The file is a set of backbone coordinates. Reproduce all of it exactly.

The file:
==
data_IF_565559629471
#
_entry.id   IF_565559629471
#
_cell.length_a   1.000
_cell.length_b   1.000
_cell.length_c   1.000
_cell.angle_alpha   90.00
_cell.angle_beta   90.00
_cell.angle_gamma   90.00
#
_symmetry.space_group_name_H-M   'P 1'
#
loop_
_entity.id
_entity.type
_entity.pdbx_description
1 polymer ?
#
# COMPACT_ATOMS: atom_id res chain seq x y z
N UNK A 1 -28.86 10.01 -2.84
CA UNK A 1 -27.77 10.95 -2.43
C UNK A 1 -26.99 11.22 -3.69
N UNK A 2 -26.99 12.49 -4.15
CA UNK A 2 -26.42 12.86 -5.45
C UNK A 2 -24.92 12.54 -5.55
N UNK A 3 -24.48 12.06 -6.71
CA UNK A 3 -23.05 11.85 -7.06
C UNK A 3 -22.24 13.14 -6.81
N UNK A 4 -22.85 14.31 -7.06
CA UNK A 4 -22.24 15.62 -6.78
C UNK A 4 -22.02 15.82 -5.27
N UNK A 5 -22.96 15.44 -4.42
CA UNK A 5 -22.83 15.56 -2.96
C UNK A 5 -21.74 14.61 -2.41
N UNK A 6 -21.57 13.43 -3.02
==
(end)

data_IF_565559629471
#
_entry.id   IF_565559629471
#
_cell.length_a   1.000
_cell.length_b   1.000
_cell.length_c   1.000
_cell.angle_alpha   90.00
_cell.angle_beta   90.00
_cell.angle_gamma   90.00
#
_symmetry.space_group_name_H-M   'P 1'
#
loop_
_entity.id
_entity.type
_entity.pdbx_description
1 polymer ?
#
# COMPACT_ATOMS: atom_id res chain seq x y z
N UNK A 1 -28.86 10.01 -2.84
CA UNK A 1 -27.77 10.95 -2.43
C UNK A 1 -26.99 11.22 -3.69
N UNK A 2 -26.99 12.49 -4.15
CA UNK A 2 -26.42 12.86 -5.45
C UNK A 2 -24.92 12.54 -5.55
N UNK A 3 -24.48 12.06 -6.71
CA UNK A 3 -23.05 11.85 -7.06
C UNK A 3 -22.24 13.14 -6.81
N UNK A 4 -22.85 14.31 -7.06
CA UNK A 4 -22.24 15.62 -6.78
C UNK A 4 -22.02 15.82 -5.27
N UNK A 5 -22.96 15.44 -4.42
CA UNK A 5 -22.83 15.56 -2.96
C UNK A 5 -21.74 14.61 -2.41
N UNK A 6 -21.57 13.43 -3.02